The mentor-mentee relationship has been commonplace in business for a long time. In today’s rapidly changing and hyper-competitive global economy, executives are looking for every edge they can find to increase revenue, profit and market share; they're leaving no stone unturned. One successful trend has been the rise of formal mentor programs. A study by the American Society for Training and Development found that 71 percent of Fortune 500 companies surveyed had some type of corporate mentorship program.
As the CEO of Peak Sales Recruiting, I have seen many of our world-class customers leverage the power of mentorship programs; here are six reasons why your business should, too:
1. Accelerates growth and development
The aforementioned study by the American Society for Training and Development found that 75 percent of executives surveyed credited their mentors with helping them reach their current positions. In fact, Warren Buffett, Colin Powell, Cal Ripken, Jr. and even Oprah give credit to their mentors for helping lead to their success.
While official managers can often become mentors, that is not always the case. An official mentorship program can give employees the chance to not only connect and deepen relationships with fellow colleagues, but also learn from the company’s top performers.
2. Helps recruit and retain talent
Data from an Emerging Workforce study showed that 35 percent of employees surveyed who said they didn't receive regular mentoring planned to look for another job within 12 months. The cost of a bad hire is enormous and a mentor program can be a key driver to help attract and retain top talent.
3. Attracts millennials
Deloitte’s 2016 Global Millennials Survey, which reached out to 7,700 mllennials in 29 countries, found that a staggering two-thirds of them plan to leave their current organization by 2020. With 83 million members, millennials have already supplanted baby boomers as the largest sector of the U.S. population and by 2025, they will make up 75 percent of the workforce.
As a result, companies have been investing significantly to figure out how to adjust their corporate goals and culture to attract and retain millennials. Millennials prefer mentors over disciplinarians, and as such it is critical to offer them more “carrots” than “sticks.”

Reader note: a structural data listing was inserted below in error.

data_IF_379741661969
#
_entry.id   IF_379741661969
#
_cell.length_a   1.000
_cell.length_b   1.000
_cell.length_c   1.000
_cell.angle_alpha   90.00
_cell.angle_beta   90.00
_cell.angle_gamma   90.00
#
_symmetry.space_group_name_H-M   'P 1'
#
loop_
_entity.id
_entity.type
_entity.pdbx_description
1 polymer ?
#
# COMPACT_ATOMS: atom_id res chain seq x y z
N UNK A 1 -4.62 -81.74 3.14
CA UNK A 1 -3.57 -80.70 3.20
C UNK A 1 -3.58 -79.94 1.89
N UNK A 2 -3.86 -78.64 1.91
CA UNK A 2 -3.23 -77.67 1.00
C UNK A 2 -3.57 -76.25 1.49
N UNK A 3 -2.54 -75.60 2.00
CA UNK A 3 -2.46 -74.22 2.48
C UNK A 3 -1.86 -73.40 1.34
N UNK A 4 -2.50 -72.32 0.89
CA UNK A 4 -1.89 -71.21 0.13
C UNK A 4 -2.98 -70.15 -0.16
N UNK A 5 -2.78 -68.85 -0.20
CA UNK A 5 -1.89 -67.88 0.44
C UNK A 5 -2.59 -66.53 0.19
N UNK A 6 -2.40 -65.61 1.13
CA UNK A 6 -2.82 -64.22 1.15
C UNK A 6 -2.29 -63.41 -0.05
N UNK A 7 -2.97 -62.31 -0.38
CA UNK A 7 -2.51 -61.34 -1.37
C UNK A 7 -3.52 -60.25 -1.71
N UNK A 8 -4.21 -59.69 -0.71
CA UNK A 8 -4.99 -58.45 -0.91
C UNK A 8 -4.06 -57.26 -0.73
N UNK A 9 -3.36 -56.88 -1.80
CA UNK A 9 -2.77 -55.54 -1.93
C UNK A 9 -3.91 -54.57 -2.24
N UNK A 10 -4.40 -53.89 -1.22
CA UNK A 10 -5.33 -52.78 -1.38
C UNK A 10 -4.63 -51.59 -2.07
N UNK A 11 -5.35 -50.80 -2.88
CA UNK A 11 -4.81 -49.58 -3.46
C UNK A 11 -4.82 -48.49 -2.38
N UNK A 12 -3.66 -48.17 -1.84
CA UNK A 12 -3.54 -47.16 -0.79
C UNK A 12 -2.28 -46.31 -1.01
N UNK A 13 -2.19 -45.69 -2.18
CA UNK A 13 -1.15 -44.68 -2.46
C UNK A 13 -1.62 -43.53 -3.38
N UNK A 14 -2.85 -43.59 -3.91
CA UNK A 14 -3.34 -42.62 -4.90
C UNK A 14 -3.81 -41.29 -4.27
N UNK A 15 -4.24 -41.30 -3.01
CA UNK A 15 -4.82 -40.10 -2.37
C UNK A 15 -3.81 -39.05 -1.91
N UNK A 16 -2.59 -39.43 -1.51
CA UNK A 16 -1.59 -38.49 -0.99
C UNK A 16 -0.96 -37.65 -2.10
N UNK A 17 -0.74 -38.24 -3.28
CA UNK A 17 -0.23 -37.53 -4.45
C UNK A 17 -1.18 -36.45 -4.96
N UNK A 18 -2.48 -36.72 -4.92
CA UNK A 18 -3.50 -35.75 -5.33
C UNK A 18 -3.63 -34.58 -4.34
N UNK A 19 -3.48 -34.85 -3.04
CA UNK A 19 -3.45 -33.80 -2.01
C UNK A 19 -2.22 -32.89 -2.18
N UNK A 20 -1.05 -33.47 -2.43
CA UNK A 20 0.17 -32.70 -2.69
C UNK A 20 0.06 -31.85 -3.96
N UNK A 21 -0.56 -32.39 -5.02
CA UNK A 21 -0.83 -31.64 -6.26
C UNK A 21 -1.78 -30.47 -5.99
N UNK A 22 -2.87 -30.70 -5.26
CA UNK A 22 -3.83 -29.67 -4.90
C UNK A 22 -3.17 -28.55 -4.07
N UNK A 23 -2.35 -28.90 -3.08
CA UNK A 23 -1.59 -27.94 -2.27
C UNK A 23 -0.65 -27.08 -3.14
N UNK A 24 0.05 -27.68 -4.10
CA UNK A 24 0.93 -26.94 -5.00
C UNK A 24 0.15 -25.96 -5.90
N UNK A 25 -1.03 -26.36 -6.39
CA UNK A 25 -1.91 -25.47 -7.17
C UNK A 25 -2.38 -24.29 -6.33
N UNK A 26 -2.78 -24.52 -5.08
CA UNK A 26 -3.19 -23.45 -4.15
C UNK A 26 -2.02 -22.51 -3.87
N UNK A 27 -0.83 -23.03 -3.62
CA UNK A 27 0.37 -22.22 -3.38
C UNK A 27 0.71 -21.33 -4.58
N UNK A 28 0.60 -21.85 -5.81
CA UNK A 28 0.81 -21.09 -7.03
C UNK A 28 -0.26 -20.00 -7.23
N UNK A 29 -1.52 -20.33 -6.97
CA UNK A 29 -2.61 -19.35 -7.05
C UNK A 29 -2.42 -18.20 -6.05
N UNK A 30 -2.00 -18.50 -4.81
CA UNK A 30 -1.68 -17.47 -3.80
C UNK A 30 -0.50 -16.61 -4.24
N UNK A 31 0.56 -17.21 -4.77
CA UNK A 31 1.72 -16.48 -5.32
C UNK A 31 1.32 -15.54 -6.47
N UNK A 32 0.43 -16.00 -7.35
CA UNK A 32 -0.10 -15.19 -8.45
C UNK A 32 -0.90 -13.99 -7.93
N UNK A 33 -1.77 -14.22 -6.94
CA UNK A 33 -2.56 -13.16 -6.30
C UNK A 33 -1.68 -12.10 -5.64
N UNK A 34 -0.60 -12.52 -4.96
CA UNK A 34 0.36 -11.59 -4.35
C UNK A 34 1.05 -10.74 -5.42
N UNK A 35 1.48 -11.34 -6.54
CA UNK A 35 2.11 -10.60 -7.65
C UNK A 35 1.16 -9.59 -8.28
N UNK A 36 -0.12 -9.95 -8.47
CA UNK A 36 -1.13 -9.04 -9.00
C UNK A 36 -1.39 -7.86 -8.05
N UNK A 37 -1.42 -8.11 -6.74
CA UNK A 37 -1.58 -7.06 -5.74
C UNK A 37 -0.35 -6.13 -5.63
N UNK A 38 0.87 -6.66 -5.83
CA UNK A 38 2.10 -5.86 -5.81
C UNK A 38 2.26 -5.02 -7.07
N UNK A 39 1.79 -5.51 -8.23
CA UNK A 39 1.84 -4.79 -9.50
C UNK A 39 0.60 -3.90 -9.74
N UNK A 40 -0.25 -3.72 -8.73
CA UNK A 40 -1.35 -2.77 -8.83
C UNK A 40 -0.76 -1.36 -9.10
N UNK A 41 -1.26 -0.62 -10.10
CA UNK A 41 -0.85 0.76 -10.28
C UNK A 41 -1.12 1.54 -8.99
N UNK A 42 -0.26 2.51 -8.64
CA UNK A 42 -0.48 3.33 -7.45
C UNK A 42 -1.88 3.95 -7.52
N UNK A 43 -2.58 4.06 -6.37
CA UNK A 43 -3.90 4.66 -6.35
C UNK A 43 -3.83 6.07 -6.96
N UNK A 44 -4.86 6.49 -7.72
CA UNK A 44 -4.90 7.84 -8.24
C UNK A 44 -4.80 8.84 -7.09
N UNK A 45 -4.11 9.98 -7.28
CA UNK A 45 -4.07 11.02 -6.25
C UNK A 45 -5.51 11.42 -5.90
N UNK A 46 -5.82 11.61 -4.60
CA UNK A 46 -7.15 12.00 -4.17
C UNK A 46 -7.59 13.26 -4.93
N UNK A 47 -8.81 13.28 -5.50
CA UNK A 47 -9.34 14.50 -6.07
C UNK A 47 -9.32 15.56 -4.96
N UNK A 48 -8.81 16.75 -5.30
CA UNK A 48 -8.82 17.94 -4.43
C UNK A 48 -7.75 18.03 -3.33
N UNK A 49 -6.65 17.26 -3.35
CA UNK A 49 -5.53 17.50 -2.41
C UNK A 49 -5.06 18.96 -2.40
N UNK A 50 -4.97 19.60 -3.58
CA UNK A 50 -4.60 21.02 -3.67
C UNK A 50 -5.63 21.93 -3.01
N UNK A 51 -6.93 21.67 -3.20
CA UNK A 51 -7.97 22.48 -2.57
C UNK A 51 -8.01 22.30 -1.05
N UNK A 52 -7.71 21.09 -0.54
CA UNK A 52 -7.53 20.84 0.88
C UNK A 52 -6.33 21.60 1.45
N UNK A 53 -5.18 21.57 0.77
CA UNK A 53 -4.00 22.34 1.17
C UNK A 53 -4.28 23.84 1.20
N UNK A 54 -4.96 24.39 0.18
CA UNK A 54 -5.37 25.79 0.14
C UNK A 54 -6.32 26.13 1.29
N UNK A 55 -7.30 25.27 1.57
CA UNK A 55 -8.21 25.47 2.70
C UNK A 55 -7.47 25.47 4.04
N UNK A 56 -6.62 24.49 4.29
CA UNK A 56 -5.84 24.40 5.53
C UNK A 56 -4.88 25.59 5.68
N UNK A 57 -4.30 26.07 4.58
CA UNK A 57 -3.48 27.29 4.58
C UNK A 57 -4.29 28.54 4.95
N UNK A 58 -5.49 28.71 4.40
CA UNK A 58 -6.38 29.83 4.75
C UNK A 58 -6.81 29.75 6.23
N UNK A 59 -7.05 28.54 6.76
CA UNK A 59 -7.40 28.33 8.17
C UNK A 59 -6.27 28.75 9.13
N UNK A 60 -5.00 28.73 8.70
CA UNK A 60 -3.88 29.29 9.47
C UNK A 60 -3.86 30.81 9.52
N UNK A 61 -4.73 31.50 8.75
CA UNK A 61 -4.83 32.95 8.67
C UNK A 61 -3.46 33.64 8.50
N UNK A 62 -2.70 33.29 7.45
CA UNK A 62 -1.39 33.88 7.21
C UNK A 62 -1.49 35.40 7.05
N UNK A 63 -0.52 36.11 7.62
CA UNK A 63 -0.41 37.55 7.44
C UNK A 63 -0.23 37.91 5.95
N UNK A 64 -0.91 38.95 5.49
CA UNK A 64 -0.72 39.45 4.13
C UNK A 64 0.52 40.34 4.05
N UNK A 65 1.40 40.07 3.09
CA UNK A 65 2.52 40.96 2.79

4. Reverse-mentors baby boomers
Mentoring does not solely benefit junior employees. The meshing of millennials and baby boomers, along with the influx of technology, has led to "reverse mentoring." The concept began with several Fortune 500 companies but has quickly gained momentum.
Retired General Electric CEO Jack Welch is widely credited for bringing the practice to the United States. After returning from an overseas business trip in 1999, he ordered his top leaders to find a junior-level mentor to teach them computer skills. The Wall Street Journal noted that companies such as Hewlett-Packard, Cisco and Ogilvy & Mather have formal reverse-mentoring programs that are having positive results.
5. Benefits are vast for those involved
The benefits of these programs are vast and wide and impact the mentor, mentee and the organization as a whole. Mentees can increase their self-confidence and interpersonal skills and acquire a better understanding of the organization's culture and unspoken rules, both of which are critical for success.
Mentors are able to “give back” by sharing hard-earned knowledge and experiences, which can increase feelings of self-worth and job satisfaction levels. Furthermore, the organization as a whole gets to demonstrate to the employee base that it is committed to investing in their career development.
6. Can benefit the CEO
The Harvard Business Review, in an article titled "CEOs Need Mentors Too," did a two-year study and found that dozens of executives were getting counsel and feedback from high-profile veteran leaders from outside their own companies. The burden of making business decisions at a very senior level does not need to be made alone. While the buck may stop with you, good ideas and counsel can come from anywhere and should be tapped into, especially since chief executives today are lasting an average of only 7.6 years in their role, down from 9.5 years in 1995.
Companies that invest the time and resources to formalize and implement mentorship programs have a real opportunity to dramatically improve their corporate culture, recruiting efforts and, ultimately, their profits.